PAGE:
Plants have developed adaptive mechanisms that aid in the acquisition of P from soil. Compared with many plant species, white lupin (Lupinus albus L.) has been found to display extreme tolerance to P deficiency (Dinkelaker et al., 1989; Gardner et al., 1982). Its adaptation to low P is a highly coordinated modification of root development and biochemistry resulting in proteoid (or cluster) roots, which are densely clustered secondary roots of determinate growth (Johnson et al., 1996b; Massonneau et al., 2001; Neumann and Martinoia, 2002). Biochemical adaptations accompanying proteoid root formation include enhanced synthesis and exudation of acid phosphatase (Gilbert et al., 1999; Neumann et al., 2000) and the organic anions citrate and malate (Dinkelaker et al., 1989; Neumann et al., 1999). At the same time, the expression of a number of genes, including P transporters and acid phosphatases, is strikingly enhanced in P-stressed proteoid roots (Liu et al., 2001; Neumann et al., 1999; Penaloza et al., 2002; Uhde-Stone et al., 2003). These adaptations greatly increase P uptake in proteoid root zones.

Because of its extreme tolerance for −P stress, white lupin has become an illuminating model for the study of the adaptation of plants to P deficiency. However, white lupin has been recalcitrant to transformation, though considerable effort has been devoted to the development of a transformation system for this model species. Here, we report the development of an Agrobacterium rhizogenes-based transformation system for white lupin. Transformation via A. rhizogenes led to the development of transgenic roots, including proteoid roots, on composite white lupin plants (plants with transgenic roots and non-transformed shoots) and thus has laid the foundation for the functional characterization of genes in transgenic white lupin roots.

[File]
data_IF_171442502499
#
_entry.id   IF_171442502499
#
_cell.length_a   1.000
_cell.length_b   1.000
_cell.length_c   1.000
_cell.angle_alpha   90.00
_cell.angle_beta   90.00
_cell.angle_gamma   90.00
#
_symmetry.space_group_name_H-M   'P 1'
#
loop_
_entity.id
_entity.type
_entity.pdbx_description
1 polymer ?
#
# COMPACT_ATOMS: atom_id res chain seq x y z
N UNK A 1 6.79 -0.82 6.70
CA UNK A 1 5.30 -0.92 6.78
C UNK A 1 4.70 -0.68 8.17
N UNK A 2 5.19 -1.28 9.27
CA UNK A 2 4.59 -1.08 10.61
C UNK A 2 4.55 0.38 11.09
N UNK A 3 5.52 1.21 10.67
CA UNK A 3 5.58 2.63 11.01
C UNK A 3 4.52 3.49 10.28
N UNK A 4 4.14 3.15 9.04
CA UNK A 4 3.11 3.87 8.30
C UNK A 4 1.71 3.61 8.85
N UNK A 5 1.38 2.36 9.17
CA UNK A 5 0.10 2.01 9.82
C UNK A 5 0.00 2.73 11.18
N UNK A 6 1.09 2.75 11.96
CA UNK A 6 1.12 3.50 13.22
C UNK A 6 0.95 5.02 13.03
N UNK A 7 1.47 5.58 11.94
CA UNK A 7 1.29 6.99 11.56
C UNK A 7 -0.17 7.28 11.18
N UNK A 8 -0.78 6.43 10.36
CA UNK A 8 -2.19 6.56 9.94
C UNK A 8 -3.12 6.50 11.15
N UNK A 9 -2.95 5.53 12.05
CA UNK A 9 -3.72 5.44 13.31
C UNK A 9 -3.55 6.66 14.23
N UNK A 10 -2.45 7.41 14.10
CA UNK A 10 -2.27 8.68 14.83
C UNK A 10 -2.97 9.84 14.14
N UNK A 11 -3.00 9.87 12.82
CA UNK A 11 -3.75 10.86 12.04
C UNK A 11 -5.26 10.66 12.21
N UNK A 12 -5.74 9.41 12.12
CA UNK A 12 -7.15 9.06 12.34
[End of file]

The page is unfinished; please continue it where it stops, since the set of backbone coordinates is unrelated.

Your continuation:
A recent functional genomics approach identified 35 expressed sequence tags (ESTs) or EST contigs that showed enhanced expression of the corresponding genes in proteoid roots of P-deficient white lupin (Uhde-Stone et al., 2003). Of special interest is a highly redundant EST that displayed strong induction in −P proteoid roots, compared with +P and −P normal roots. This contig showed homology to multidrug and toxin efflux (MATE) proteins. Multidrug and toxin efflux proteins are a large family of putative antiporters that are thought to be involved in the excretion of a variety of drugs and toxins (Brown et al., 1999; Debeaujon et al., 2001; Diener et al., 2001; Hvorup et al., 2003; Rogers and Guerinot, 2002,). So far only a few MATE genes have been cloned (Debeaujon et al., 2001; Diener et al., 2001; Rogers and Guerinot, 2002) and the function of most MATE proteins in plants remains elusive. In Arabidopsis, a MATE protein (FRD3) is hypothesized to be involved in shoot iron localization, possibly by transport of an iron chelator out of the xylem (Green and Rogers, 2004). We postulate that, in −P stressed proteoid roots of white lupin, Lupinus albus MULTIDRUG AND TOXIN EFFLUX (LaMATE) may be involved in the transport of small organic molecules as a response to nutrient stress.

The objectives of this research were: (i) to develop a system for the stable introduction of genes into white lupin; (ii) to isolate the LaMATE gene; (iii) to assess LaMATE promoter fidelity and cellular location of the encoded protein in a homologous system; and (iv) to evaluate RNA interference (RNAi) of the MATE gene as a possible strategy for gene silencing in white lupin roots.

Results

Agrobacterium rhizogenes-mediated transformation of white lupin roots